Tony Blair took the stand at the Leveson Inquiry in London this morning, making the former prime minister the biggest political name to testify to date before the ongoing public inquiry into the British press.
Blair, who dominated British politics for a decade when his Labour government was in power from 1997 to 2007, described working under threat of running afoul of the country’s powerful news empires, which he described as relentless opponents. “Once they’re against you, that’s it. It’s full on, full frontal, day in, day out—basically a lifetime commitment,” he said. “With any of these big media groups, if you fall out with them, watch out. It is literally unrelenting.”
As to how he dealt with the issue of press influence, Blair admitted that he chose to work with it, instead of trying to change it. “I took the strategic decision to manage this and not confront it,” he said. “But the power of it is indisputable.”
Blair added that political leaders in Britain “have to be in a position where you are managing this major force,” saying the prospect of taking on powerful media interests “would have been a huge battle with little change of winning.”
Tony Blair testifies before the Leveson Inquiry.
But Blair had one constant press ally during his tenure—the U.K. media empire of Rupert Murdoch, whose influence over the country’s politics has come under the spotlight as the phone-hacking scandal continues to develop. So far, the scandal has focused intense pressure on the current resident of 10 Downing Street, David Cameron, whose government has been accused of forging too close a relationship with Murdoch and his lieutenants. It was Blair, though, who famously flew to an island in Murdoch’s native Australia to address executives of Murdoch’s News Corp. in 1995, two years before the Murdoch papers switched their support to Labour ahead of Blair’s first election win. And it was Blair who became a godfather to one of Murdoch’s daughters after leaving office. On the stand today, Blair also admitted that he’d let Murdoch in through the back door for meetings at No. 10—a practice that has drawn Cameron considerable heat.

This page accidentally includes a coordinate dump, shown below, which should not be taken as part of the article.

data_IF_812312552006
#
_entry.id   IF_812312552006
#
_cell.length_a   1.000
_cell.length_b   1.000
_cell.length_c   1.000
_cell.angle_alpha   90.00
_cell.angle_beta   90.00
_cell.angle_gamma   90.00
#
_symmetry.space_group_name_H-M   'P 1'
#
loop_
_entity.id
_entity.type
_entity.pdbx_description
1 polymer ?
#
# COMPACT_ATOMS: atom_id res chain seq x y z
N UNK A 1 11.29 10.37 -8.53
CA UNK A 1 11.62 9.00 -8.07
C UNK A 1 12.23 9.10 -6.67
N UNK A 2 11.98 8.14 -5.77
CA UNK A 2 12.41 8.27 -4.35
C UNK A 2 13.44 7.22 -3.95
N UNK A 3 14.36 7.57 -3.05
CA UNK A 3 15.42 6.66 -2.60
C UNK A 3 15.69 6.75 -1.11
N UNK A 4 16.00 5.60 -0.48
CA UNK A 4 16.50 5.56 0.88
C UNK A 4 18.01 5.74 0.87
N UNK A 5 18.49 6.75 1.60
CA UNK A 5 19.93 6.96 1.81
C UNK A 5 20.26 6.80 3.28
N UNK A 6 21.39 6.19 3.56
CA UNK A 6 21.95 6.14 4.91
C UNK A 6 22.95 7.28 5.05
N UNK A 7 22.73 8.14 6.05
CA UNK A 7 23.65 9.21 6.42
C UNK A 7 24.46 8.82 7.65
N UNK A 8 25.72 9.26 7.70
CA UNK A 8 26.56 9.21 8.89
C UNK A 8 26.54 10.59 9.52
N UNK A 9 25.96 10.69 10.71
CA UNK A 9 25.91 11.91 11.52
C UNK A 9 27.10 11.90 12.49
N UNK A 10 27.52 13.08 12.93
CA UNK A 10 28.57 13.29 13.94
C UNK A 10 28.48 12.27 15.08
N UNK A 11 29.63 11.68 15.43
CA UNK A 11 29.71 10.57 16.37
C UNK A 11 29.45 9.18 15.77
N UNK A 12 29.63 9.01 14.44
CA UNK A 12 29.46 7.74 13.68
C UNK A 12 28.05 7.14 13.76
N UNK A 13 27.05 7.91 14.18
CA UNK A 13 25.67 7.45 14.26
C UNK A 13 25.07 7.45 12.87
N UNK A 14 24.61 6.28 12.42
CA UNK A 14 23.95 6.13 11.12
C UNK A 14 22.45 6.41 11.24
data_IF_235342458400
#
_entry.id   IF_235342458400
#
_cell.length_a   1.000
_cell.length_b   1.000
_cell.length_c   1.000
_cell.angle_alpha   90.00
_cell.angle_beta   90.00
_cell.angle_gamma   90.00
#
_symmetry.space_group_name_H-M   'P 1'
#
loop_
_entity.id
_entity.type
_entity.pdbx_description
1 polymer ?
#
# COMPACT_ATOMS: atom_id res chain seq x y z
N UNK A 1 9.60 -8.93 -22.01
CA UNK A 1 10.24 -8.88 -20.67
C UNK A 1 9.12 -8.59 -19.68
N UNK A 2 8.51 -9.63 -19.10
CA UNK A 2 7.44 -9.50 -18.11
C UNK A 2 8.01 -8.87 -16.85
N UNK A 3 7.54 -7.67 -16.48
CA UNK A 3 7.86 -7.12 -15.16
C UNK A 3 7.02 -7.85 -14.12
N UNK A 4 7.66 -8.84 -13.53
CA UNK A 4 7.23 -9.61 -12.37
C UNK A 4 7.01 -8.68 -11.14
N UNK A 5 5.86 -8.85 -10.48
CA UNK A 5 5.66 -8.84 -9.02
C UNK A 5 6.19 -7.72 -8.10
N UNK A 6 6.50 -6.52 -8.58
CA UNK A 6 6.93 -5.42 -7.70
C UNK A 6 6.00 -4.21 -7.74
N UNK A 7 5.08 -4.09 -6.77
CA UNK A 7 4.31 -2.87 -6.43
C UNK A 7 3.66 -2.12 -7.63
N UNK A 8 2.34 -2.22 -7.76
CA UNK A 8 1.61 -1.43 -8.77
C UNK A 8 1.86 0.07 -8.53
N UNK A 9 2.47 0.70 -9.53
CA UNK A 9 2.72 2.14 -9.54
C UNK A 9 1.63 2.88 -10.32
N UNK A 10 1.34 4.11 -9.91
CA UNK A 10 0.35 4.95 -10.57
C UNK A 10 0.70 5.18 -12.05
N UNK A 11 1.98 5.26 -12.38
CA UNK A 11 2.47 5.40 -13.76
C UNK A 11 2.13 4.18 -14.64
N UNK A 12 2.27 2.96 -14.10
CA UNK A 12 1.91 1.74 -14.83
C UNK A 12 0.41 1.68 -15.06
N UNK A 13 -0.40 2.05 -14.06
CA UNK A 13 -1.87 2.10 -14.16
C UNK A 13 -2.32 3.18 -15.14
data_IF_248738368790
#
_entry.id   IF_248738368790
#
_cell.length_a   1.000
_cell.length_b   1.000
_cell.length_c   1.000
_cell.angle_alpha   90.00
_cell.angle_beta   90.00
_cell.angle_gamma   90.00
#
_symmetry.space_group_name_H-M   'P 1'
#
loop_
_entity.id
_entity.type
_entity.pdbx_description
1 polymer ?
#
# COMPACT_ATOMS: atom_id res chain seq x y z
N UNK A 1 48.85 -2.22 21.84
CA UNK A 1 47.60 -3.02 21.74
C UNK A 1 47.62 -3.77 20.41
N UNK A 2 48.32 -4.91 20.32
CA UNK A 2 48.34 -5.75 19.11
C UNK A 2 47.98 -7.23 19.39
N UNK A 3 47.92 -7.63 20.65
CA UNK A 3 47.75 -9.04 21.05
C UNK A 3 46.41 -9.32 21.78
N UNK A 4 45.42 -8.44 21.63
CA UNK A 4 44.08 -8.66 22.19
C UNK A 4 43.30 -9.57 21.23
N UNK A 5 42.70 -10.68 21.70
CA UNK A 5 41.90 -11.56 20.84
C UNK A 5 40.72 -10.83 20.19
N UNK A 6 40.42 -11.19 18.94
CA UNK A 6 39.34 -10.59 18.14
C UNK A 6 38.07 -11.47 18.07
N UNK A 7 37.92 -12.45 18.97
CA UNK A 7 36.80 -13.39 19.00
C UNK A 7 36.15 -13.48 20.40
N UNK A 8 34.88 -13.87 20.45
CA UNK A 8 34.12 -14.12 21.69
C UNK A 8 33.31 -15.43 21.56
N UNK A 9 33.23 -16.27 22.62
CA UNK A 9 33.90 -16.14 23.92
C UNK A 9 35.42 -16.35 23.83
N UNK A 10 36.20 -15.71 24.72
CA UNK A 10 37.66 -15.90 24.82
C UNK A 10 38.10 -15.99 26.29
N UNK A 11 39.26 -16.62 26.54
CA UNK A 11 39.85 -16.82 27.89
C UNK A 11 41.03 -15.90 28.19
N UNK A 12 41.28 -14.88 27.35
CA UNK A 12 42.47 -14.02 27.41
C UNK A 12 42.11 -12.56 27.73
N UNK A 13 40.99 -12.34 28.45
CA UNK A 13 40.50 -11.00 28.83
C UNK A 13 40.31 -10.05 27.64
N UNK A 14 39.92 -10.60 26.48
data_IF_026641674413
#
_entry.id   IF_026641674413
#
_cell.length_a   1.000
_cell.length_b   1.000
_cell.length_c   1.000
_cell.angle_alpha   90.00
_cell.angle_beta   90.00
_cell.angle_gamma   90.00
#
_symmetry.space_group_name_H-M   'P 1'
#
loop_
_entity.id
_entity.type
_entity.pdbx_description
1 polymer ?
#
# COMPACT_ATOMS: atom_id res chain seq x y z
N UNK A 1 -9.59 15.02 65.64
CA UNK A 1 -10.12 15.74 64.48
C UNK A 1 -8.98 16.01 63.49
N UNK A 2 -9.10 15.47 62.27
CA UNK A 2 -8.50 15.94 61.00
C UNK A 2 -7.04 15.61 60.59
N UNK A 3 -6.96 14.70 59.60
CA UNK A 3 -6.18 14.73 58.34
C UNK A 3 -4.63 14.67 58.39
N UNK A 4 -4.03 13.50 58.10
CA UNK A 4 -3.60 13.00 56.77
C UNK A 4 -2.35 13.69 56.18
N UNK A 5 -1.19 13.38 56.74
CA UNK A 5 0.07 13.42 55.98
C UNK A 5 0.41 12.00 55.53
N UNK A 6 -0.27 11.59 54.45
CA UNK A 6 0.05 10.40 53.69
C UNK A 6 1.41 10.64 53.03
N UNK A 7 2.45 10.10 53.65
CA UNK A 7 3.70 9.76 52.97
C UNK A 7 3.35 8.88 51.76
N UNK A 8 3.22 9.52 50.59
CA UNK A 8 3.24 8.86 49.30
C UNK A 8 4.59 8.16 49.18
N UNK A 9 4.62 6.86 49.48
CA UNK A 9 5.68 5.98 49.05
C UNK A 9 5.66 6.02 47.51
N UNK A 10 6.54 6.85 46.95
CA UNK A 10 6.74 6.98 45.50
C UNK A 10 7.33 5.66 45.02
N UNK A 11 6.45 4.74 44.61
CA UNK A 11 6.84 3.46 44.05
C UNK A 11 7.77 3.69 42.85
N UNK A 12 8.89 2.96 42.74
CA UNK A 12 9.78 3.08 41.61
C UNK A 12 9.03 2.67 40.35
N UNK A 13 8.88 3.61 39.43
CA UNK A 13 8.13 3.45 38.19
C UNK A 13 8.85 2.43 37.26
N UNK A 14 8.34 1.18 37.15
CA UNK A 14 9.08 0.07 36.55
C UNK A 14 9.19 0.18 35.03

Blair was frank about his pursuit of the Murdoch press, saying he hoped to use it as a “conduit” to voters. Pressed by Lord Justice Brian Leveson, the head of the inquiry, that the island visit had been part of a “charm offensive” by the aspiring prime minister, Blair admitted that this was the case. “Absolutely,” he said. “I wouldn’t have been going all the way around the world […] if it hadn’t been a very deliberate and again a very strategic decision, that I was to go and try and persuade them. The minim objective was to stop them tearing us to pieces, and the maximum objective to win their support.”
He repeatedly described Murdoch as the “key decision maker” in his media empire’s affairs.